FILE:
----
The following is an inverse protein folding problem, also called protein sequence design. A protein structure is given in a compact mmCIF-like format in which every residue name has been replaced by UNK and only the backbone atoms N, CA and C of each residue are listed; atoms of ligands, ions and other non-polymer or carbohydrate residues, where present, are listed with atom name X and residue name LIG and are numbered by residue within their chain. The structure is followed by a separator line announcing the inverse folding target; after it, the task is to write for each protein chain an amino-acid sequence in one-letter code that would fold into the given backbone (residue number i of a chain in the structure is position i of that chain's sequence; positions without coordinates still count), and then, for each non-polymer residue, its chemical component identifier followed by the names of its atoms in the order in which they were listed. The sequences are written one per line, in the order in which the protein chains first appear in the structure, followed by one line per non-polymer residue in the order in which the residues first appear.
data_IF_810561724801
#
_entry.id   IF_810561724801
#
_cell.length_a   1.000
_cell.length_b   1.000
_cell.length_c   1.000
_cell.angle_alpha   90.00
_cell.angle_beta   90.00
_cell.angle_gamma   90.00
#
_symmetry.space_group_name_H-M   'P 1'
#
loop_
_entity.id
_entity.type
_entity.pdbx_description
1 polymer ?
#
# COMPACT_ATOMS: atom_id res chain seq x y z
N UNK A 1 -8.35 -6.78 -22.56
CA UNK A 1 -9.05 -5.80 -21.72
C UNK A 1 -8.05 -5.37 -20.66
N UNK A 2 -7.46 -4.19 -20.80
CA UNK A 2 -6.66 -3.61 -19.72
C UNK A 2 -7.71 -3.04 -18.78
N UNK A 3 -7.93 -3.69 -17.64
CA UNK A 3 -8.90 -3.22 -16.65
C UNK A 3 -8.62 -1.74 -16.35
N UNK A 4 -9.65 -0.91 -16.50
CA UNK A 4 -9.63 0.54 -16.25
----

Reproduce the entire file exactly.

The following is an inverse protein folding problem, also called protein sequence design. A protein structure is given in a compact mmCIF-like format in which every residue name has been replaced by UNK and only the backbone atoms N, CA and C of each residue are listed; atoms of ligands, ions and other non-polymer or carbohydrate residues, where present, are listed with atom name X and residue name LIG and are numbered by residue within their chain. The structure is followed by a separator line announcing the inverse folding target; after it, the task is to write for each protein chain an amino-acid sequence in one-letter code that would fold into the given backbone (residue number i of a chain in the structure is position i of that chain's sequence; positions without coordinates still count), and then, for each non-polymer residue, its chemical component identifier followed by the names of its atoms in the order in which they were listed. The sequences are written one per line, in the order in which the protein chains first appear in the structure, followed by one line per non-polymer residue in the order in which the residues first appear.
data_IF_810561724801
#
_entry.id   IF_810561724801
#
_cell.length_a   1.000
_cell.length_b   1.000
_cell.length_c   1.000
_cell.angle_alpha   90.00
_cell.angle_beta   90.00
_cell.angle_gamma   90.00
#
_symmetry.space_group_name_H-M   'P 1'
#
loop_
_entity.id
_entity.type
_entity.pdbx_description
1 polymer ?
#
# COMPACT_ATOMS: atom_id res chain seq x y z
N UNK A 1 -8.35 -6.78 -22.56
CA UNK A 1 -9.05 -5.80 -21.72
C UNK A 1 -8.05 -5.37 -20.66
N UNK A 2 -7.46 -4.19 -20.80
CA UNK A 2 -6.66 -3.61 -19.72
C UNK A 2 -7.71 -3.04 -18.78
N UNK A 3 -7.93 -3.69 -17.64
CA UNK A 3 -8.90 -3.22 -16.65
C UNK A 3 -8.62 -1.74 -16.35
N UNK A 4 -9.65 -0.91 -16.50
CA UNK A 4 -9.63 0.54 -16.25